Saturday, May 26, 2007

global citizen.

I'm becoming a global citizen. And it is painful.

I feel as though I'm in a season of awakening. I've begun to figure out who I am in the context of my family and friends, and this island environment that I've adopted as part of my own. I'm in this phase now where I'm beginning to discover who I am in the context of the world scheme. And boy, it is alarming.

I am part of one of the richest nations in the world. I am female, and I've completed 13 years of primary and secondary school, and I'm now entering my third year of post-secondary education.

In my lifetime, I have never, ever had to worry that I would be shot. Or step on a mine. Or that any member of my family would have to go to war.

I've never had to worry about what I say and who I say it to. I've never had to worry that I would get arrested or killed for talking about God or reading my Bible.

I have free health care.

I never have to worry about if I'm going to have enough to eat. I'm always warm enough. I'm always clothed.

I don't have to worry about clean water.

I. Don't. Have. To. Worry. About. Clean. Water.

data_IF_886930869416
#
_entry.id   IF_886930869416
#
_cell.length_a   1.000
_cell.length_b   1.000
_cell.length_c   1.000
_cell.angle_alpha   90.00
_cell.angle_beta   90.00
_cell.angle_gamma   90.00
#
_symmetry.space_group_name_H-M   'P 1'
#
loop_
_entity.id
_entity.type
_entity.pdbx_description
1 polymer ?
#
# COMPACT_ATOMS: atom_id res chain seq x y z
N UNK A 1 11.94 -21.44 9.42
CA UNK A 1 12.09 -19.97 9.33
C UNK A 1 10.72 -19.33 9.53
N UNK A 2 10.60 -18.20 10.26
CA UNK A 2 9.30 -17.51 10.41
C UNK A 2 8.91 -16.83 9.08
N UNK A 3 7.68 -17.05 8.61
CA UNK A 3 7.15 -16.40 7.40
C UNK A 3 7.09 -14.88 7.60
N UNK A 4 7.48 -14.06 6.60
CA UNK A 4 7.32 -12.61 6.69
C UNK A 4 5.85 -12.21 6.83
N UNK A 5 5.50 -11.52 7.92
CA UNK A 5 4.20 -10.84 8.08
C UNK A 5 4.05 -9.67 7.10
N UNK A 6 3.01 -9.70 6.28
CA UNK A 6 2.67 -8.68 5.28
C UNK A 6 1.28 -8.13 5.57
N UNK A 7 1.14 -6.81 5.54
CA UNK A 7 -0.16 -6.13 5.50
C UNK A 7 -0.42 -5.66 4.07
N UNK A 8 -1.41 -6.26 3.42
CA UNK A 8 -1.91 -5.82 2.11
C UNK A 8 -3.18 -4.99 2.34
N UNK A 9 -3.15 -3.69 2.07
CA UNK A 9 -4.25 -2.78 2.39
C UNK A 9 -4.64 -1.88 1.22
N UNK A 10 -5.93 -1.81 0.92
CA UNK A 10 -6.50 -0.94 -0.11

In a world where 45% of children in South Asia suffer from malnutrition, the most taxing decisions I make on a daily basis are whether to have toast or cereal for breakfast, or whether that sweater will match these pants.

And it kills me that we North Americans attempt to “do our part” by fundraising, praying, fasting, lamenting, and meditating on the terrible status of the world. That’s not to say that those things don’t have value. But when we do those things, and then jump in our cars and drive back to our houses and our full cupboards and our telephone, electricity, cable, internet and credit card bills, and aren’t disturbed by all of those things, every single day, it means we didn’t really get it.

Unless we pick up and leave this country, there is no way we will ever know what it feels like to be without, to live in fear, to be uncomfortable as part of our daily lives. You can't pretend or empathize with that kind of suffering. We must be alright with the unbalance in this world, because we’re still here! We’re still driving our vehicles, wasting water, overeating, buying stuff, and turning a blind eye to the pain of the overwhelming majority of the world!

So. The next question I'm asking myself is .. where should I go?

1 comment:

  1. amen. You just said the things i could not. Thank you.

    ReplyDelete